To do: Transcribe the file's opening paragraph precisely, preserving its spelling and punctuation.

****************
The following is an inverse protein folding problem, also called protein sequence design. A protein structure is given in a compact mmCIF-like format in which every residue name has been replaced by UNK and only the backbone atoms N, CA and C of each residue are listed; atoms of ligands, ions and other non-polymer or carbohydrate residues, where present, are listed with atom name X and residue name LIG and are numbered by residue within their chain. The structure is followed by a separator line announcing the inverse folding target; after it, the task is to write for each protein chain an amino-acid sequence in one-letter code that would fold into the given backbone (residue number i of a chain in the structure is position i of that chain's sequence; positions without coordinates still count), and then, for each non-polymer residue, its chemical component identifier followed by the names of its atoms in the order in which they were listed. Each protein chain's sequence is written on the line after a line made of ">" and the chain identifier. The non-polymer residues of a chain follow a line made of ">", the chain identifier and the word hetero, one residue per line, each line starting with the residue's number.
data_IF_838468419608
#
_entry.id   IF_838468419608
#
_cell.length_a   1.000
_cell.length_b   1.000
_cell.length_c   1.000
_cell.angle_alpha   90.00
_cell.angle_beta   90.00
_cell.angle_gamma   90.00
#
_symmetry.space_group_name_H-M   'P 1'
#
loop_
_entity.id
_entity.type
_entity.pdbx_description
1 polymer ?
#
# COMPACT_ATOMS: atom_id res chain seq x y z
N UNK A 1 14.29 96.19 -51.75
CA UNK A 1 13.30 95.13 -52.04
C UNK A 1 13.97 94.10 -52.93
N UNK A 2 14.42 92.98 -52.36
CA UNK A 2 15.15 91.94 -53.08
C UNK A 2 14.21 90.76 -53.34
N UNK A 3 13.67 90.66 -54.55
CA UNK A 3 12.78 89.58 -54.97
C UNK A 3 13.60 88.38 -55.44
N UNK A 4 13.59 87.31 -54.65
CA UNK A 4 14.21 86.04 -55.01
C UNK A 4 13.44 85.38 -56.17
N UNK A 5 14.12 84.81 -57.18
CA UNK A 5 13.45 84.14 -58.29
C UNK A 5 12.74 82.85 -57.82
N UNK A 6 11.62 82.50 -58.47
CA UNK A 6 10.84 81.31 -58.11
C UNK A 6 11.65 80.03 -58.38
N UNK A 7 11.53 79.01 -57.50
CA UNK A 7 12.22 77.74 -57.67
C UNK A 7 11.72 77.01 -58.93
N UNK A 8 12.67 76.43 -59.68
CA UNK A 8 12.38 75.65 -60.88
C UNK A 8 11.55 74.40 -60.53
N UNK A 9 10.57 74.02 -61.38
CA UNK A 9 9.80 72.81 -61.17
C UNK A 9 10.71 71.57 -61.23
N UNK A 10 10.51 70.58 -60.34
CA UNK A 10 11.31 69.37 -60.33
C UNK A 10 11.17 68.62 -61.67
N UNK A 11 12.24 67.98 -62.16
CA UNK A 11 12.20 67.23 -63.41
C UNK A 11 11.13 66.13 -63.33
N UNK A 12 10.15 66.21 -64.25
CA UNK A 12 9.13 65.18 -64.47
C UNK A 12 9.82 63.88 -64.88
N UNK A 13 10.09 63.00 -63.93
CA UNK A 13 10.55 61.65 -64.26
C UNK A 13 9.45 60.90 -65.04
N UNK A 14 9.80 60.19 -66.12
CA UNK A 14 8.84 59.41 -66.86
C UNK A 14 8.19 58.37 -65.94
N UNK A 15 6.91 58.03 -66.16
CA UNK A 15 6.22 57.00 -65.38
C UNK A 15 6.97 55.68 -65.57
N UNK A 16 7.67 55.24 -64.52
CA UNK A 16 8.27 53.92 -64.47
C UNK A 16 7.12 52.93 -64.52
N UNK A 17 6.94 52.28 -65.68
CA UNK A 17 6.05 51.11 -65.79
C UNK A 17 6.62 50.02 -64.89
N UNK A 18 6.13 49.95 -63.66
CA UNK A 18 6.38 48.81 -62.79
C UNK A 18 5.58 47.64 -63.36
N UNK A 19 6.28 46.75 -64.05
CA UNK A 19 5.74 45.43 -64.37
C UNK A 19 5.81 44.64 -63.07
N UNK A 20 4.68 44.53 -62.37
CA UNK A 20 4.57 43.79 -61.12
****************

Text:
The following is an inverse protein folding problem, also called protein sequence design. A protein structure is given in a compact mmCIF-like format in which every residue name has been replaced by UNK and only the backbone atoms N, CA and C of each residue are listed; atoms of ligands, ions and other non-polymer or carbohydrate residues, where present, are listed with atom name X and residue name LIG and are numbered by residue within their chain. The structure is followed by a separator line announcing the inverse folding target; after it, the task is to write for each protein chain an amino-acid sequence in one-letter code that would fold into the given backbone (residue number i of a chain in the structure is position i of that chain's sequence; positions without coordinates still count), and then, for each non-polymer residue, its chemical component identifier followed by the names of its atoms in the order in which they were listed. Each protein chain's sequence is written on the line after a line made of ">" and the chain identifier. The non-polymer residues of a chain follow a line made of ">", the chain identifier and the word hetero, one residue per line, each line starting with the residue's number.